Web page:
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Cocos nucifera (Coconut Palm)

Life > eukaryotes > Archaeoplastida > Chloroplastida > Charophyta > Streptophytina > Plantae (land plants) > Tracheophyta (vascular plants) > Euphyllophyta > Lignophyta (woody plants) > Spermatophyta (seed plants) > Angiospermae (flowering plants) > Monocotyledons > Order: Arecales > Family: Arecaceae

Cocos nucifera (Coconut Palm)  

Cocos nucifera (Coconut palm). [photo John E. Burrows ]

 

Coconut Palms are native to the Indo-Pacific Ocean region and grow at the top of beaches, at the limit of wave action. They are grown in large plantations and are used for producing many products, such as coconut oil (from the white endosperm in the coconut), wine ('toddy'), spirit ('arrack') and coir matting. The white endosperm is used in cooking and confectionery.

The Coconut Palm Cocos nucifera is believed to have evolved in the Indo-Pacific Ocean region which is where its greatest genetic diversity occurs. Coconuts are seeds adapted for water-born dispersal and can remain viable after having floated in the sea for six months or more. Coconut seeds wash up on tropical island shores where they start germinating at the upper limit of wave reach, which is where the outer edge of tropical beach thicket occurs. Male and female flowers are on the same plant (monoecious) so a single coconut seed is able to start a new colony.  Peak coconut production occurs when trees are about 30-60 years old but trees are still productive when over a hundred years old.

The inside of a coconut consists of endosperm which is liquid in a green nut and solid white in a ripe one. The contents of coconuts must have been eaten or drunk by people in the Indo-Pacific region from the earliest of times. Colonisation of new islands depended on the presence of coconuts to provide food and drink, and coconuts were probably carried on board boats as sources of food and drink during long journeys of discovery. It seems that islands without coconuts were planted with them. For instance, it is thought that Polynesians introduced coconuts to Hawaii in the 12th century.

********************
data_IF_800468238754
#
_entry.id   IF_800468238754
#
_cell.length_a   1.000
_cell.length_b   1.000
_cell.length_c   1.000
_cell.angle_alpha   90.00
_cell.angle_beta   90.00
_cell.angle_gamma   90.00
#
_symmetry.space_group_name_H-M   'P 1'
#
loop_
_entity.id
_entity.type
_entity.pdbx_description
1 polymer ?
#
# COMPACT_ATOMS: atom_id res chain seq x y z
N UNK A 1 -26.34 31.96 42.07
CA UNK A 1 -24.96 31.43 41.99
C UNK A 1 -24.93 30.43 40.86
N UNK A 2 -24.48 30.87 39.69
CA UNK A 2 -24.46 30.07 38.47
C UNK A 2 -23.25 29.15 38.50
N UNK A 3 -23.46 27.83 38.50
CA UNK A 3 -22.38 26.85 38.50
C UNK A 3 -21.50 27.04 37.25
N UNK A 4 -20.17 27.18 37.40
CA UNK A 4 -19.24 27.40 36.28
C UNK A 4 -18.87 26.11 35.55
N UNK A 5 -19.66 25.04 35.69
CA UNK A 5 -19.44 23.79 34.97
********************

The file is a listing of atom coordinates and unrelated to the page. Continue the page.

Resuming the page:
Coconuts were introduced to the Atlantic region by the Portuguese. They were brought back from the Indian Ocean in 1498 by Vasco da Gama's expedition and in the 1500's, the Portuguese established coconut palms along the West African coast, on the Cape Verde archipelago and on the coastline of Brazil. Coconuts had been introduced to the West Indies by 1582. Commercial planting of coconut palms began in the mid-1800's and was linked to the abolition of slavery in the British Empire in 1835: high labour crops such as sugar cane and cotton were in some areas (e.g. the Seychelles) replaced by low labour coconut plantations. Palms in large commercial plantations of the Indo-Pacific region (e.g. Philippines) now outnumber by a large margin those growing wild. World production is now about 40 billion nuts per year, these being grown mainly in Indonesia, the Philippines, India and Sri Lanka.

Uses

  • The liquid or solid endosperm is eaten or drunk raw, or used in a huge variety of recipes for cooked food.

  • The solid endosperm ('nut meat') is dried in the sun or in ovens fueled by burning the husks, to produce copra which has been the main form in which coconut has been exported as it keeps well. It contains about 60-70% coconut oil, but the oil is slow to become rancid. Grated copra is used in confectionery. The endosperm consists of saturated cholestrol-free fat as well as sugars, potassium and phosphorus.

  • Coconut oil is extracted from copra and used in a variety of ways including in cooking, margarine and soaps. From about 1850 to 1950, coconuts were the main commercial source of vegetable oils. They were then overtaken by soyabean and then by Oil Palm (Elaeis).

  • Coconut milk is produced by mixing grated coconut with hot water, producing a milky-white liquid containing coconut oil and aromatic substances. The milk is used in a wide variety of Asian recipes. An acceptible easy solution to producing coconut milk in your kitchen is to mix dessicated coconut with hot water in an electric blender. 

  • Leaves are used for constructing shelters and are also used in weaving baskets, etc.

  • Timber (called porcupine wood) is used in buildings.

  • Outer fibrous covering of the coconut (the mesocarp) is used for producing coir matting and rope.

  • Apical buds of old trees are canned as palm-hearts (cutting them off kills the tree).

  • The axis of the inflorescence is tapped for palm juice, which when fermented produces palm wine, termed toddy (toddy is also produced from other palm genera as well). When evaporated, the juice produces a crude sugar called jaggery (term also used for crude sugars produced from other palm species and from sugar cane). Toddy is distilled to produce the alcoholic spirit called arrack.

Links

Publications

  • Mabberley, D.J. 1987. The Plant Book. A Portable Dictionary of the Higher Plants. Cambridge University Press, Cambridge.

  • Sauer, J.D. 1993. Historical geography of crop plants - a select roster. CRC Press, Boca Raton, Florida.

  • van Wyk, B.-E. 2005. Food Plants of the World - Identification, Culinary Uses and Nutritional Value. Briza, Pretoria.

Text by Hamish Robertson


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